Third Parties given the right to bring claims directly against dissolved companies' insurers

The Third Parties (Rights against Insurers) Act 2010 has been amended by the Insurance Act 2015 ("2015 Act") and the Third Parties (Rights against Insurers) Regulations 2016 ("2016 Regulations") to remove the requirement that insolvent and dissolved companies are restored to the register of companies before a claimant can bring a claim under a dissolved company's insurance policy. Instead, the 2015 Act and the 2016 Regulations transfer the rights bestowed on a company by its insurance policy (following the company's dissolution) to a third party claimant, allowing that claimant to claim directly against the company's insurer.

The changes implemented by the 2015 Act and 2016 Regulations will apply to any claim brought by a claimant where either the liability and / or the insolvency of the dissolved company arises on or after 1 August 2016. Any situation in which the liability and insolvency of the company occurs before 1 August 2016 will still require the company to be restored to the register of companies before a claimant can benefit from the insolvent company's insurance cover.

Impact - As restoring a dissolved company to the companies register requires an application to court, the removal of the requirement will reduce the time and money that a claimant must invest when making a claim under a dissolved company's insurance policy.

The Council of the European Union ("The Council") announces its support for the European Commission's ("EC") proposed overhaul of the Prospectus Directive

As covered previously, in November 2015 the EC published a proposal to improve the EU's prospectus regime by making it "simpler, faster and cheaper". The Council's Permanent Representatives Committee (COREPER) has now announced its backing for the new prospectus regime, marking another step forward towards a Capital Markets Union. The next stage for the prospectus reforms will be for the European Parliament to agree its position on the EC's proposals.

Impact  - the EC's proposed prospectus regime reflects its "Action Plan on Building a Capital Markets Union" published in September last year. The ultimate goal of the EC's prospectus proposals are to reduce the administrative burden on issuers, make the prospectus a more useful tool for investors and achieve more convergence between the EU's prospectus and disclosure rules. In turn the EC hopes this will help to build a true single market for capital across the 28 EU Member States.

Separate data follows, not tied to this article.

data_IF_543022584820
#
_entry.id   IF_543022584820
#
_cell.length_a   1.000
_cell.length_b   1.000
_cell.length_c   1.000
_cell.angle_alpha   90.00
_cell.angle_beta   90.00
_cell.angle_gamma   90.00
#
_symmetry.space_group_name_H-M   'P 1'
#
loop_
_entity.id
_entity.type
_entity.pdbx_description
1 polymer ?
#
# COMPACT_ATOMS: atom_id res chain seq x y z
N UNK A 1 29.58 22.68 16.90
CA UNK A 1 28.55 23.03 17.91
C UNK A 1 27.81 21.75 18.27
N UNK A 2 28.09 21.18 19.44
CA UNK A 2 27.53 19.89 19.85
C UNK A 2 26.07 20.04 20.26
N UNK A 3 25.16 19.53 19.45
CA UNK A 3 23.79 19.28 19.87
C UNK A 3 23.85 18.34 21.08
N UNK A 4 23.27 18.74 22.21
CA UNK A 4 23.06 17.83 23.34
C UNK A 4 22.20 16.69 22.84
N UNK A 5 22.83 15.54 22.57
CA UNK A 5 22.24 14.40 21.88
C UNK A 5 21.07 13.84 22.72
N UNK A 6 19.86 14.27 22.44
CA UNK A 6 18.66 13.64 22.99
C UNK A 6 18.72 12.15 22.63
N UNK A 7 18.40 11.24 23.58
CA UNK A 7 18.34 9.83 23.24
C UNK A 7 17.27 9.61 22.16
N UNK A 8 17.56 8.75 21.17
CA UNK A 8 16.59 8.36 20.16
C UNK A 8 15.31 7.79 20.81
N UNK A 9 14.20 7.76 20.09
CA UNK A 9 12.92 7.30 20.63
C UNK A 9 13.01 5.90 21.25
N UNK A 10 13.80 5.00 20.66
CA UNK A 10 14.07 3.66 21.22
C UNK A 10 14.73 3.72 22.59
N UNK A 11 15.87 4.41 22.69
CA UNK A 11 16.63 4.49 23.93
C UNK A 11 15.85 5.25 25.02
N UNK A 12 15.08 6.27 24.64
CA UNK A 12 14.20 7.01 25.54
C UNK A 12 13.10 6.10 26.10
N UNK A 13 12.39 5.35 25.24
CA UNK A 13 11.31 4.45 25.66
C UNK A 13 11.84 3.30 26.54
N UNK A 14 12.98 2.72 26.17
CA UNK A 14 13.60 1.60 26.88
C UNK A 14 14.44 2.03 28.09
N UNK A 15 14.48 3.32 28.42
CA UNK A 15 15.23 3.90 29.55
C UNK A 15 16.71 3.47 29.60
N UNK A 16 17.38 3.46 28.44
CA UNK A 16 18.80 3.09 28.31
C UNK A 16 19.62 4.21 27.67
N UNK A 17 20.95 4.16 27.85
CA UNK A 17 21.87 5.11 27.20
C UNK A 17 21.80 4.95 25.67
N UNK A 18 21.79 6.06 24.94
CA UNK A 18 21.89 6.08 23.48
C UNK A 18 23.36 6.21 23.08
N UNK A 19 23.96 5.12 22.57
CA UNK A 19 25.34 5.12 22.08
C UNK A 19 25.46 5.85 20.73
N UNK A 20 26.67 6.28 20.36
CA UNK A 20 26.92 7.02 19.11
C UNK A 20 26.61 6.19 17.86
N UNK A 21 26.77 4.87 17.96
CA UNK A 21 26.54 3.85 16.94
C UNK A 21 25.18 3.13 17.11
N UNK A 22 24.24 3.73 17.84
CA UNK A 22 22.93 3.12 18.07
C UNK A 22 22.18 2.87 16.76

London Stock Exchange ("LSE") confirms proposed changes to the AIM Rules

The LSE has confirmed in AIM Notice 45 ("the Notice") that it will be implementing the changes to the AIM rules that were set out in AIM Notice 44, as discussed here, with only minor amendments. The changes seek to prepare the AIM rules for the implementation of the Market Abuse Regulations ("MAR") on 3 July 2016.

The LSE has confirmed that:

  • rule 11 of AIM (General disclosure of price-sensitive information) will be retained and the rule's guidance notes will be supplemented with signposts to AIM companies' separate obligations to comply with Article 17 of MAR (Public disclosure of inside information). The LSE justifies the retention of rule 11 on the basis of its lack of authority to enforce Article 17 of MAR (which, in the UK, will fall within the remit of the FCA), highlighting that "retaining a disclosure obligation which is principles-based and which can be enforced by the exchange, is important for the maintenance of the integrity of AIM";
  • the requirement in rule 17 of the AIM rules (Directors' dealings) that requires companies to disclose directors' dealings, will be deleted. Instead additional guidance will be added to rule 17 to signpost an AIM company's equivalent obligations under Article 19 of MAR (Managers' transactions); and
  • rule 21 of the AIM rules (Restrictions on dealings) will be completely replaced, as MAR will provide a legal prohibition on trading during close periods. The new version of rule 21 will require AIM companies to have a `dealing policy'. The content of the dealing policy will not be prescribed, instead rule 21 will detail the minimum provisions that are expected to be included in a company's policy. In the Notice the LSE justifies its decision to require a dealing policy in contrast to the UKLA's decision to remove the Model Code in respect of premium listed companies on the basis of "the different profile and resources of premium listed issuers when compared to AIM companies".

The LSE has also noted the FCA's recent publication of supervisory guidance in relation to `closed periods' under Article 19(11) of MAR. The LSE states that it will consider making any necessary changes to the AIM rules once further clarification has been given by the FCA or the European Commission on this issue.

The LSE has published clean and marked up versions of the new AIM rules on its website. It has also published amended versions of the NOMAD and Investment Companies rules, that have been updated to reflect the amendments to the AIM rules.

Impact - The new rules will come into force on 3 July 2016, in alignment with the implementation of MAR.


  • The following European Commission Delegated Regulations, that supplement the Market Abuse Regulations, have been published in the Official Journal of the European Union ("Official Journal"):

The delegated regulations published in the Official Journal make no changes or alterations to the draft versions that had been previously published by the European Commission.